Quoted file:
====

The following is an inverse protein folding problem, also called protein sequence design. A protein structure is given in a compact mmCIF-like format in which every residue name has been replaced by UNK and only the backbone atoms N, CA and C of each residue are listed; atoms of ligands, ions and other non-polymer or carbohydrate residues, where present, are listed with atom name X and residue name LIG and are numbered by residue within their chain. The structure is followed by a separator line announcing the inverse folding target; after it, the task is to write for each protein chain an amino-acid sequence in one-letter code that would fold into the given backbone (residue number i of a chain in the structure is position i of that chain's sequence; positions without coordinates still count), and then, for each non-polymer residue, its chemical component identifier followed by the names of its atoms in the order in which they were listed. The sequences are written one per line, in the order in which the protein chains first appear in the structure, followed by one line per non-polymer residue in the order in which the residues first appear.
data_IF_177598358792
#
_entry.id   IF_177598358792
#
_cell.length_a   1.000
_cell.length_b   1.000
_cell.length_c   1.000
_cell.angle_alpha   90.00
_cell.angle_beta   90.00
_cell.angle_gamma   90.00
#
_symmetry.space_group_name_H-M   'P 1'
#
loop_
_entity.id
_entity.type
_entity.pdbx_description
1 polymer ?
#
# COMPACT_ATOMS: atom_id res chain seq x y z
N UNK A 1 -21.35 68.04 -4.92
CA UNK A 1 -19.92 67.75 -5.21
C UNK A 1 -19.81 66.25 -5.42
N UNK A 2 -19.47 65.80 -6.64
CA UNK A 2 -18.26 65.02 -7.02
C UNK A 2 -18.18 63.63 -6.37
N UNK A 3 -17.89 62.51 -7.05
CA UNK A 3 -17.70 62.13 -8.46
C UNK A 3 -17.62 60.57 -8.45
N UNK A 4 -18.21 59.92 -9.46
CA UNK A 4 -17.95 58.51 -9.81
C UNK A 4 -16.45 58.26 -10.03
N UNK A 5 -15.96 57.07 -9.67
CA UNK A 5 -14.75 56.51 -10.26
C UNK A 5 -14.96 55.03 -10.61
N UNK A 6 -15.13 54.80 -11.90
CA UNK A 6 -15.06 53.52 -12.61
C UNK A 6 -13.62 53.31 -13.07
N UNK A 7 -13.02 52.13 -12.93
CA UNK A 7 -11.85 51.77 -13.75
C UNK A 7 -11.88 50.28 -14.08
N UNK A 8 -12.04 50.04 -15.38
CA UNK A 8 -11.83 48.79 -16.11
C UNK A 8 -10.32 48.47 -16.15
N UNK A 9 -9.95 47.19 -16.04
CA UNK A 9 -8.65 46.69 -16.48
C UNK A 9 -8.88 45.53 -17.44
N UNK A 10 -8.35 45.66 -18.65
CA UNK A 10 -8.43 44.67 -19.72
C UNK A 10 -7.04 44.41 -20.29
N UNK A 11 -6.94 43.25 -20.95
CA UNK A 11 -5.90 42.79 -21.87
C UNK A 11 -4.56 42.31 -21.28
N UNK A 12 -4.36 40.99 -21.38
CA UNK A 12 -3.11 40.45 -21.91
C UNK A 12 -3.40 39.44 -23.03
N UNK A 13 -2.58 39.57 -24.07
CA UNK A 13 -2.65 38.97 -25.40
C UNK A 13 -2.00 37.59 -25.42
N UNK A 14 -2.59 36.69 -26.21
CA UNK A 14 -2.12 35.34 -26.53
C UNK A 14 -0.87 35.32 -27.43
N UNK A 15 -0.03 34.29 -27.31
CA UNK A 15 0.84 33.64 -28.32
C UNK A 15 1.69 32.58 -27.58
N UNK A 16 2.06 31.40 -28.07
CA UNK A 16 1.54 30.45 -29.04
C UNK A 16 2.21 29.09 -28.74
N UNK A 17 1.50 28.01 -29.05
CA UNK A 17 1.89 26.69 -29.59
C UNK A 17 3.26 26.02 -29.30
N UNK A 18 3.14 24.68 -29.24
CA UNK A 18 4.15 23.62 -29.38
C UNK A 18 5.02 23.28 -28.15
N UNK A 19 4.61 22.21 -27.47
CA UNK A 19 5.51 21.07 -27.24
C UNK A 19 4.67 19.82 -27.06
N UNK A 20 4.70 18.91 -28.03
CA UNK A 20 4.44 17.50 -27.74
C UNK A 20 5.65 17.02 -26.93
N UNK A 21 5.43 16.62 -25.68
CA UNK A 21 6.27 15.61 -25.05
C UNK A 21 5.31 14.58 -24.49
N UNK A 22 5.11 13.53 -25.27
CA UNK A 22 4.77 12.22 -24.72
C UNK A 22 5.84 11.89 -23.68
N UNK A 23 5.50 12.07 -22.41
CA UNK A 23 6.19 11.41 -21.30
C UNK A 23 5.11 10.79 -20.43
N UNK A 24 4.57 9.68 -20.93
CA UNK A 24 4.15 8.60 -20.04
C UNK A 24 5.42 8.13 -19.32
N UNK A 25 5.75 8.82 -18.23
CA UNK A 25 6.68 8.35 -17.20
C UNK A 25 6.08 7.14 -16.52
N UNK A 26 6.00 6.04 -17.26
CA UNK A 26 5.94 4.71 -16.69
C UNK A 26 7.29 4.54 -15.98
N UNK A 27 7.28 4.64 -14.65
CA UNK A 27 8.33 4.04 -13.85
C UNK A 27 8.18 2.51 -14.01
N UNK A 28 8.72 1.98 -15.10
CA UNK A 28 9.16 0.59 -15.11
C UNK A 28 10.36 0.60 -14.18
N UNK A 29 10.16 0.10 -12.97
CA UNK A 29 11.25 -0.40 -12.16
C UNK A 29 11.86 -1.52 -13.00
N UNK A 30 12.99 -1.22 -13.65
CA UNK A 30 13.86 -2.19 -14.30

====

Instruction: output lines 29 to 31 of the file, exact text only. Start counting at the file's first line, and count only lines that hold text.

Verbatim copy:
CA UNK A 3 -17.70 62.13 -8.46
C UNK A 3 -17.62 60.57 -8.45
N UNK A 4 -18.21 59.92 -9.46